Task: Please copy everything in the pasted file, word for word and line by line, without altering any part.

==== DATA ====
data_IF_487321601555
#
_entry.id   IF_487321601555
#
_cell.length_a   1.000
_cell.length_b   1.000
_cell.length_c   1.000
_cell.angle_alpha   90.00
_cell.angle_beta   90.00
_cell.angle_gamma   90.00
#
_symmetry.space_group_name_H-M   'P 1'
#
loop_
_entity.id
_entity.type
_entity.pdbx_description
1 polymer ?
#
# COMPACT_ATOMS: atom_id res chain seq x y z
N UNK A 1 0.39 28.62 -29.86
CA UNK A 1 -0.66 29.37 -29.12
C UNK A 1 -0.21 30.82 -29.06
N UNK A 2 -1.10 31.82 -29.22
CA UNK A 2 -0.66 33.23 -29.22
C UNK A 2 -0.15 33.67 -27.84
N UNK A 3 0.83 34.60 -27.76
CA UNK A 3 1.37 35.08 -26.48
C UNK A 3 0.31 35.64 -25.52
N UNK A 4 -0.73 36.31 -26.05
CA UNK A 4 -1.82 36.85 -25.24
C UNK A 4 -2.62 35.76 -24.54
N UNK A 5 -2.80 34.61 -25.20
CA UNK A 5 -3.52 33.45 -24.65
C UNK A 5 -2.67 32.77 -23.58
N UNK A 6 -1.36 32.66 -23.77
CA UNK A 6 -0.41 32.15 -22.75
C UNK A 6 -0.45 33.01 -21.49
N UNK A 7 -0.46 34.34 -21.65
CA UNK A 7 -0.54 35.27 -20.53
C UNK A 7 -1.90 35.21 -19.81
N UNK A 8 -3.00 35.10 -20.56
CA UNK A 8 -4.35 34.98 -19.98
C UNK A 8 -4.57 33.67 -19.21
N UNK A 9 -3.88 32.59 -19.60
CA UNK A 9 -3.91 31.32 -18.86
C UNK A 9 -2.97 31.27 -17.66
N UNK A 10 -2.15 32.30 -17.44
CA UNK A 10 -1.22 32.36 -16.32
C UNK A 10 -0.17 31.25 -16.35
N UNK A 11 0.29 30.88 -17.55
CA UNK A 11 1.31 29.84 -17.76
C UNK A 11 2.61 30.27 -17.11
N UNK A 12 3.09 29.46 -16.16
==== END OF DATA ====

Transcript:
data_IF_487321601555
#
_entry.id   IF_487321601555
#
_cell.length_a   1.000
_cell.length_b   1.000
_cell.length_c   1.000
_cell.angle_alpha   90.00
_cell.angle_beta   90.00
_cell.angle_gamma   90.00
#
_symmetry.space_group_name_H-M   'P 1'
#
loop_
_entity.id
_entity.type
_entity.pdbx_description
1 polymer ?
#
# COMPACT_ATOMS: atom_id res chain seq x y z
N UNK A 1 0.39 28.62 -29.86
CA UNK A 1 -0.66 29.37 -29.12
C UNK A 1 -0.21 30.82 -29.06
N UNK A 2 -1.10 31.82 -29.22
CA UNK A 2 -0.66 33.23 -29.22
C UNK A 2 -0.15 33.67 -27.84
N UNK A 3 0.83 34.60 -27.76
CA UNK A 3 1.37 35.08 -26.48
C UNK A 3 0.31 35.64 -25.52
N UNK A 4 -0.73 36.31 -26.05
CA UNK A 4 -1.82 36.85 -25.24
C UNK A 4 -2.62 35.76 -24.54
N UNK A 5 -2.80 34.61 -25.20
CA UNK A 5 -3.52 33.45 -24.65
C UNK A 5 -2.67 32.77 -23.58
N UNK A 6 -1.36 32.66 -23.77
CA UNK A 6 -0.41 32.15 -22.75
C UNK A 6 -0.45 33.01 -21.49
N UNK A 7 -0.46 34.34 -21.65
CA UNK A 7 -0.54 35.27 -20.53
C UNK A 7 -1.90 35.21 -19.81
N UNK A 8 -3.00 35.10 -20.56
CA UNK A 8 -4.35 34.98 -19.98
C UNK A 8 -4.57 33.67 -19.21
N UNK A 9 -3.88 32.59 -19.60
CA UNK A 9 -3.91 31.32 -18.86
C UNK A 9 -2.97 31.27 -17.66
N UNK A 10 -2.15 32.30 -17.44
CA UNK A 10 -1.22 32.36 -16.32
C UNK A 10 -0.17 31.25 -16.35
N UNK A 11 0.29 30.88 -17.55
CA UNK A 11 1.31 29.84 -17.76
C UNK A 11 2.61 30.27 -17.11
N UNK A 12 3.09 29.46 -16.16